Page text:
Q. I’m thinking of buying a used 2001 Jaguar XK convertible. It wouldn’t be my only car. Based on your experience what do you think?
A. There was a time when about all I could say about Jaguars was that they had two of everything that broke twice as often. Although some Jaguar enthusiasts were unhappy when Ford purchased the company, quality improved remarkably with Ford’s help. My only suggestion would be to have a used car inspection performed on the car. This will help identify any pending current or future repair issues.
Q. I recently changed the antifreeze on my car with used antifreeze that I had in the garage. The bottle was capped although it was opened once. Does antifreeze go bad and did I make a mistake?
A. If the coolant was in a sealed container, there is no reason that you can’t use it. My only caution would be that the coolant is compatible for the car. Once upon a time, there were two types of coolant. Today there are at least 8 types of coolant used in different make and model cars. Using the wrong specification coolant can cause both short and long term issues with the engine’s cooling system.
Q. Hoping you can offer some solutions for me and any others in your audience who have encountered this issue. After nearly 15 years with my Toyota Corolla, it is time to buy a new car. Based on researching various car and consumer websites, my top choice is the third generation Prius. During a visit to a local dealership for a test drive, I discovered it was impossible to sit comfortably in the seat due to the head restraint. Either my neck and head were forced to tilt forward, or I could not allow my back to be against the seat. The salesperson and I attempted multiple adjustments to the seat along with adjusting the height of the head restraint. Nothing worked. More Internet searching upon my return home provided information about the 2008 law that resulted in this design for the head restraints—which also tells me any car I would buy would have the same problem. With cars having this design since 2008, there must be some workable solution without sacrificing safety, or risking neck pain. What can you suggest?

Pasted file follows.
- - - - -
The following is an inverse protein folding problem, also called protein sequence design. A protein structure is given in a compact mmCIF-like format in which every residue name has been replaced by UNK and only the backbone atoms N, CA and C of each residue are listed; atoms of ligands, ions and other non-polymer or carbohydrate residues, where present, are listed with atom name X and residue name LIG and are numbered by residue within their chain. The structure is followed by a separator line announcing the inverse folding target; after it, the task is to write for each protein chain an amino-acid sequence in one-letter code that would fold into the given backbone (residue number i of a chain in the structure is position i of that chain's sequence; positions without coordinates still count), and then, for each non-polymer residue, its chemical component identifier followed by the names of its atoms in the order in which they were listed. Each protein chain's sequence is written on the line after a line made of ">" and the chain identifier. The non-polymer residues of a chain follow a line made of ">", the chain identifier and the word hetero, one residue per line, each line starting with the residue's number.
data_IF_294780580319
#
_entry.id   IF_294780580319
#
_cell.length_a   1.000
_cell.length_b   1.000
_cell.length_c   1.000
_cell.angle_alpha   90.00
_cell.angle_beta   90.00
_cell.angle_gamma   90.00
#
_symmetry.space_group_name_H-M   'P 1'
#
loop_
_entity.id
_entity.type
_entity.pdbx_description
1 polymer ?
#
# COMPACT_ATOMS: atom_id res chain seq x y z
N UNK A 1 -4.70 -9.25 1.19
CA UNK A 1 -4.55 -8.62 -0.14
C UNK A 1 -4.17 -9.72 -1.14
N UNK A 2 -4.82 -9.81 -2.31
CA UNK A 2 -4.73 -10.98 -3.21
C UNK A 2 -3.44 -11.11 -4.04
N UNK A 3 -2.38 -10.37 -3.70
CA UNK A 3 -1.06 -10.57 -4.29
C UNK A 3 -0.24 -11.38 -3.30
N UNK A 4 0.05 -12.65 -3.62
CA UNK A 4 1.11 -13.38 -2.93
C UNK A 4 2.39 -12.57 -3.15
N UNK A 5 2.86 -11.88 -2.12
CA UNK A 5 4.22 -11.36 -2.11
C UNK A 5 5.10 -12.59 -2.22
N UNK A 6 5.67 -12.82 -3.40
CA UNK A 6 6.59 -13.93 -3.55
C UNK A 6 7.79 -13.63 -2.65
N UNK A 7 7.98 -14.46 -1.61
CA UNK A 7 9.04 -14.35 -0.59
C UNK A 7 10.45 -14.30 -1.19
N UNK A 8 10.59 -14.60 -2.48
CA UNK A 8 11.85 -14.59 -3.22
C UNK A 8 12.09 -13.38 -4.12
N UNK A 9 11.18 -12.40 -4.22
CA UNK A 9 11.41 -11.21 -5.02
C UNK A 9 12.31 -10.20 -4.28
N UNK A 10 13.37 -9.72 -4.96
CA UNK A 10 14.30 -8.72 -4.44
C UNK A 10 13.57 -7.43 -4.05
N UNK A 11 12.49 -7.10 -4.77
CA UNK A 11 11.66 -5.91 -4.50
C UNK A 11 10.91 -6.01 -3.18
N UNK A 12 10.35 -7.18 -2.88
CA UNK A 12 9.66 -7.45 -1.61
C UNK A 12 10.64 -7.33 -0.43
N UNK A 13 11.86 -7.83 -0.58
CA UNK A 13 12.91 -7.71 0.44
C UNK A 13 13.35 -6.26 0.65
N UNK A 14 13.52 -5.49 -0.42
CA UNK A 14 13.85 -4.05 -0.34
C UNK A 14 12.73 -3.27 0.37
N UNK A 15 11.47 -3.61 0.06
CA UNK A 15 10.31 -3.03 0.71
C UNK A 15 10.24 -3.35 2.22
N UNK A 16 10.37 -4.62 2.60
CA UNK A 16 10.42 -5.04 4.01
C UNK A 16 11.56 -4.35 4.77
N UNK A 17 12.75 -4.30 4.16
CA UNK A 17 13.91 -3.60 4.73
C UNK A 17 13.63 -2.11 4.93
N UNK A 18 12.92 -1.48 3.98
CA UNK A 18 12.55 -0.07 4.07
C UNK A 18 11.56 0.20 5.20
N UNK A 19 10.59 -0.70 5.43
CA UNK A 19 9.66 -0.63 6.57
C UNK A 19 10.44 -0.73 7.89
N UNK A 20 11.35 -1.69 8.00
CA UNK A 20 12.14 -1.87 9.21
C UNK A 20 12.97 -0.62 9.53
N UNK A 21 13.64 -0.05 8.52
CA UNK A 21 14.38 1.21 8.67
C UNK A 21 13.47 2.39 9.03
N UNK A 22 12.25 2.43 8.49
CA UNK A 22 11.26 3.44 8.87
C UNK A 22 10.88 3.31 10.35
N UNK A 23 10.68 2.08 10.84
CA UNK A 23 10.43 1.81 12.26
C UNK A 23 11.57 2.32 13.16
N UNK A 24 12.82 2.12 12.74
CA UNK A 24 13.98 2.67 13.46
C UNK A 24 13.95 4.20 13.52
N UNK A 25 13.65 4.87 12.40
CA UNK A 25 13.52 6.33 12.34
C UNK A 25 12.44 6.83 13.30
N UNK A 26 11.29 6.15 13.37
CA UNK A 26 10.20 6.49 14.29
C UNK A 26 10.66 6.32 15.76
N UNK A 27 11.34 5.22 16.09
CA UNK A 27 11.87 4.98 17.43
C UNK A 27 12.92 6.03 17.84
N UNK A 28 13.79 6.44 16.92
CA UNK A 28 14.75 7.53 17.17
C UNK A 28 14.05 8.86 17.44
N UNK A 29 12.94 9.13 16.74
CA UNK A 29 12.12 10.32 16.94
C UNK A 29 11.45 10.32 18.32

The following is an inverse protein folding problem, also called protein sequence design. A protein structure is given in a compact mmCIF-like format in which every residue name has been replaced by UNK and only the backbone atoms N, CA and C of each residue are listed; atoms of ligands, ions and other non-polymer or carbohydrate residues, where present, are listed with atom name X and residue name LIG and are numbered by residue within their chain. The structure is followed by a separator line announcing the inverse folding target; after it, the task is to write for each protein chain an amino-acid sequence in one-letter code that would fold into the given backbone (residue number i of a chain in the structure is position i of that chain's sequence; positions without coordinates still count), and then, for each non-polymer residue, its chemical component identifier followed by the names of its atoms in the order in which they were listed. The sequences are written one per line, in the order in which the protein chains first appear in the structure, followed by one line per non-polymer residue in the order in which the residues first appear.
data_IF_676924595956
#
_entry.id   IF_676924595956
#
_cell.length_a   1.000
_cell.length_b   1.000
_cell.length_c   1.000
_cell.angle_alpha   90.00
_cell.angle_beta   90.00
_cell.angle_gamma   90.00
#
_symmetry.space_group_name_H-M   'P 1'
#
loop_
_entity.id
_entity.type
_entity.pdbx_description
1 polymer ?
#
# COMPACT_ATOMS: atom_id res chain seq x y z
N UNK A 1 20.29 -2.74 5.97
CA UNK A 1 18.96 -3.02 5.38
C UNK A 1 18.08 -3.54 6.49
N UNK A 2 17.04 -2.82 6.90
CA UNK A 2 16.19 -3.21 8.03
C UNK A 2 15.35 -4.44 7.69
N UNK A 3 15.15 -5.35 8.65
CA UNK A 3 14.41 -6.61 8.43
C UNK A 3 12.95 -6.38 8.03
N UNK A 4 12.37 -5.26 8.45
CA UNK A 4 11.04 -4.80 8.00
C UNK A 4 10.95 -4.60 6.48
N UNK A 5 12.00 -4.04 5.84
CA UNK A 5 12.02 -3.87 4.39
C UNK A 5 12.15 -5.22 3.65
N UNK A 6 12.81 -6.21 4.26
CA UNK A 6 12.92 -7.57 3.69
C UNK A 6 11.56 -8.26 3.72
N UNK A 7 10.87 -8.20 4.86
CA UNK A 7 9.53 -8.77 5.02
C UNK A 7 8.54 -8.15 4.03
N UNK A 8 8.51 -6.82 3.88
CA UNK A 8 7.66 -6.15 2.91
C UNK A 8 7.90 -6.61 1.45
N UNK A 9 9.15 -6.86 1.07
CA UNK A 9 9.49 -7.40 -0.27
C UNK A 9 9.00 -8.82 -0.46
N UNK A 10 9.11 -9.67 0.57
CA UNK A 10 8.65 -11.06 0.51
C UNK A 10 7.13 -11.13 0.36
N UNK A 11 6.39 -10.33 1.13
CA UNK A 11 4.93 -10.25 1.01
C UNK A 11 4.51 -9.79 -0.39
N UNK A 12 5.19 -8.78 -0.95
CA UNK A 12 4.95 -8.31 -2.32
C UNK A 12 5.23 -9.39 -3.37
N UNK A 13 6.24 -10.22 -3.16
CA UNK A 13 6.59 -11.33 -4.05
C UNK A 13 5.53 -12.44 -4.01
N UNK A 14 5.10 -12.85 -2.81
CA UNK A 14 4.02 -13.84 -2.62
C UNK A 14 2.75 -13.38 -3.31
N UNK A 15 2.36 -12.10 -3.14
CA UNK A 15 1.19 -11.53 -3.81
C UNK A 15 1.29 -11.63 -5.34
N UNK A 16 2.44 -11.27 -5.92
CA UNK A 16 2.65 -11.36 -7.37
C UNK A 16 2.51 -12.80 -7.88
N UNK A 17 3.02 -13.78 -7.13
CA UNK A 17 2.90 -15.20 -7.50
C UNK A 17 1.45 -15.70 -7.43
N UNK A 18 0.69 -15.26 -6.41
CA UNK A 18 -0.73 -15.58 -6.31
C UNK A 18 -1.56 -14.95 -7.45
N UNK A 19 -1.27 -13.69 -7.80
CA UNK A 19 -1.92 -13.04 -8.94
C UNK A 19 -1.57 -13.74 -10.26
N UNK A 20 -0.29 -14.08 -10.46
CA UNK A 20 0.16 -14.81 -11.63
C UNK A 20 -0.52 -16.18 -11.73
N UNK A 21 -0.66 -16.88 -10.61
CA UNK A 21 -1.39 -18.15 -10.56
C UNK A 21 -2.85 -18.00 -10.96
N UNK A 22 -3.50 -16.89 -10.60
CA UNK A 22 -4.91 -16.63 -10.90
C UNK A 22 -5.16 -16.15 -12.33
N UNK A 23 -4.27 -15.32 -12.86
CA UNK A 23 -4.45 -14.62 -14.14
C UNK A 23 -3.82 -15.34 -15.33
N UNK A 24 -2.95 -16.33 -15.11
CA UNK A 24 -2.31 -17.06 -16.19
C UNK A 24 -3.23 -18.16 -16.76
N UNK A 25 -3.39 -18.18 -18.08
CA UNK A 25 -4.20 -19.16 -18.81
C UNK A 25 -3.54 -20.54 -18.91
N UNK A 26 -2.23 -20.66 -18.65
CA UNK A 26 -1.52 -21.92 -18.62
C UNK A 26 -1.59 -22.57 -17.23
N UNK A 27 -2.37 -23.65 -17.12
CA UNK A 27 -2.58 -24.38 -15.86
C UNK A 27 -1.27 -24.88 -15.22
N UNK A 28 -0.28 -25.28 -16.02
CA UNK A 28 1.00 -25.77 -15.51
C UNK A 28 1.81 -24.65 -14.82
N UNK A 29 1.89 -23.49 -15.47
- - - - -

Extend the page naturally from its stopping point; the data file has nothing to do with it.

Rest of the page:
A. You are correct that since 2008 head restraint design has been changed to minimize whiplash. It appears to be a compatibility problem; some drivers find this to be more of an issue than others. I have driven several hundred new cars since 2008 and never found an issue with the head restraints. In all cars, I will adjust the head restraint to find the safest position, at times adjusting the seatback to find a comfortable angle. My only suggestion, other than reporting the issue to the National Highway Safety Administration (www.nhsta.gov), is to go to a big used car lot—CarMax or similar, and try many different late model makes to find a car that is both safe and comfortable. Readers, do you have a suggestion?
Q. I have a 2006 Honda Pilot with 80,000 miles on it. At what point should I have the timing belt replaced and water pump checked? I thought it was at 90,000 miles for that model but wanted to be sure.
A. The timing belt has a replacement interval of 105,000 miles, so your Pilot has some time left. I wouldn’t go past this interval due to the engine design. If the belt fails, it can do substantial damage to the engine. Regarding the water pump, unless there are signs of leaking now, I would just have it carefully inspected when the timing belt gets replaced.